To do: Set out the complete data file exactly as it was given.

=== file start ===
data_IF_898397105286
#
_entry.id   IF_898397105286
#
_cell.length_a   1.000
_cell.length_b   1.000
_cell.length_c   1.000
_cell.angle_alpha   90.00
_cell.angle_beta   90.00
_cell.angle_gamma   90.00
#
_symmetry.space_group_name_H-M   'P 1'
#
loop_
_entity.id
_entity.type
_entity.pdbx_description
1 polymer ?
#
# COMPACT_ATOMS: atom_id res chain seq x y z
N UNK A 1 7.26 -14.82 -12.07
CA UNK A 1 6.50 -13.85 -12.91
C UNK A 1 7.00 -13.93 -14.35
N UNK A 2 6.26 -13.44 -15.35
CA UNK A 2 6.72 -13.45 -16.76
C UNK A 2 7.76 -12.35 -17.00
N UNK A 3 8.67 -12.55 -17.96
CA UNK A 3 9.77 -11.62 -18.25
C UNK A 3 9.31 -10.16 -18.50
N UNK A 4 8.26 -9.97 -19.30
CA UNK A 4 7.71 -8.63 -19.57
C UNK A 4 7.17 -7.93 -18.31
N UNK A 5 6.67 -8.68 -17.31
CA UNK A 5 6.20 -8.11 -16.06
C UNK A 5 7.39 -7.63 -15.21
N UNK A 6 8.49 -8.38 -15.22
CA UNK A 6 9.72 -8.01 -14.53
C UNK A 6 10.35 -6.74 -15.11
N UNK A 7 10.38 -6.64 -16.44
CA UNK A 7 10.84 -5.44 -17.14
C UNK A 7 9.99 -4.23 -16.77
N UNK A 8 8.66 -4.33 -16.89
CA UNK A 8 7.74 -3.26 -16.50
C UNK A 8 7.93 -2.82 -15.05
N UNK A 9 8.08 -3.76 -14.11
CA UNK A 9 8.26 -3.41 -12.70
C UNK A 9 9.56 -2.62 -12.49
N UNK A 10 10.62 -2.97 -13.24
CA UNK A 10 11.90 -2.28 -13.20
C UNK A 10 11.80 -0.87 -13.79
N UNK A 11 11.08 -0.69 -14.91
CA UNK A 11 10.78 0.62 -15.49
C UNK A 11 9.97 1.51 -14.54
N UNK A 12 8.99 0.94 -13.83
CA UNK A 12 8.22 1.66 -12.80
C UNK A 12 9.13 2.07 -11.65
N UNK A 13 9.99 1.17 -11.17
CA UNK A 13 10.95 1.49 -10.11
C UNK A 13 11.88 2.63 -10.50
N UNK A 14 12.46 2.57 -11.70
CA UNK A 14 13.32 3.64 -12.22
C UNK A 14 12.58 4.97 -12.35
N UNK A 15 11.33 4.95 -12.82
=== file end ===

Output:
data_IF_898397105286
#
_entry.id   IF_898397105286
#
_cell.length_a   1.000
_cell.length_b   1.000
_cell.length_c   1.000
_cell.angle_alpha   90.00
_cell.angle_beta   90.00
_cell.angle_gamma   90.00
#
_symmetry.space_group_name_H-M   'P 1'
#
loop_
_entity.id
_entity.type
_entity.pdbx_description
1 polymer ?
#
# COMPACT_ATOMS: atom_id res chain seq x y z
N UNK A 1 7.26 -14.82 -12.07
CA UNK A 1 6.50 -13.85 -12.91
C UNK A 1 7.00 -13.93 -14.35
N UNK A 2 6.26 -13.44 -15.35
CA UNK A 2 6.72 -13.45 -16.76
C UNK A 2 7.76 -12.35 -17.00
N UNK A 3 8.67 -12.55 -17.96
CA UNK A 3 9.77 -11.62 -18.25
C UNK A 3 9.31 -10.16 -18.50
N UNK A 4 8.26 -9.97 -19.30
CA UNK A 4 7.71 -8.63 -19.57
C UNK A 4 7.17 -7.93 -18.31
N UNK A 5 6.67 -8.68 -17.31
CA UNK A 5 6.20 -8.11 -16.06
C UNK A 5 7.39 -7.63 -15.21
N UNK A 6 8.49 -8.38 -15.22
CA UNK A 6 9.72 -8.01 -14.53
C UNK A 6 10.35 -6.74 -15.11
N UNK A 7 10.38 -6.64 -16.44
CA UNK A 7 10.84 -5.44 -17.14
C UNK A 7 9.99 -4.23 -16.77
N UNK A 8 8.66 -4.33 -16.89
CA UNK A 8 7.74 -3.26 -16.50
C UNK A 8 7.93 -2.82 -15.05
N UNK A 9 8.08 -3.76 -14.11
CA UNK A 9 8.26 -3.41 -12.70
C UNK A 9 9.56 -2.62 -12.49
N UNK A 10 10.62 -2.97 -13.24
CA UNK A 10 11.90 -2.28 -13.20
C UNK A 10 11.80 -0.87 -13.79
N UNK A 11 11.08 -0.69 -14.91
CA UNK A 11 10.78 0.62 -15.49
C UNK A 11 9.97 1.51 -14.54
N UNK A 12 8.99 0.94 -13.83
CA UNK A 12 8.22 1.66 -12.80
C UNK A 12 9.13 2.07 -11.65
N UNK A 13 9.99 1.17 -11.17
CA UNK A 13 10.95 1.49 -10.11
C UNK A 13 11.88 2.63 -10.50
N UNK A 14 12.46 2.57 -11.70
CA UNK A 14 13.32 3.64 -12.22
C UNK A 14 12.58 4.97 -12.35
N UNK A 15 11.33 4.95 -12.82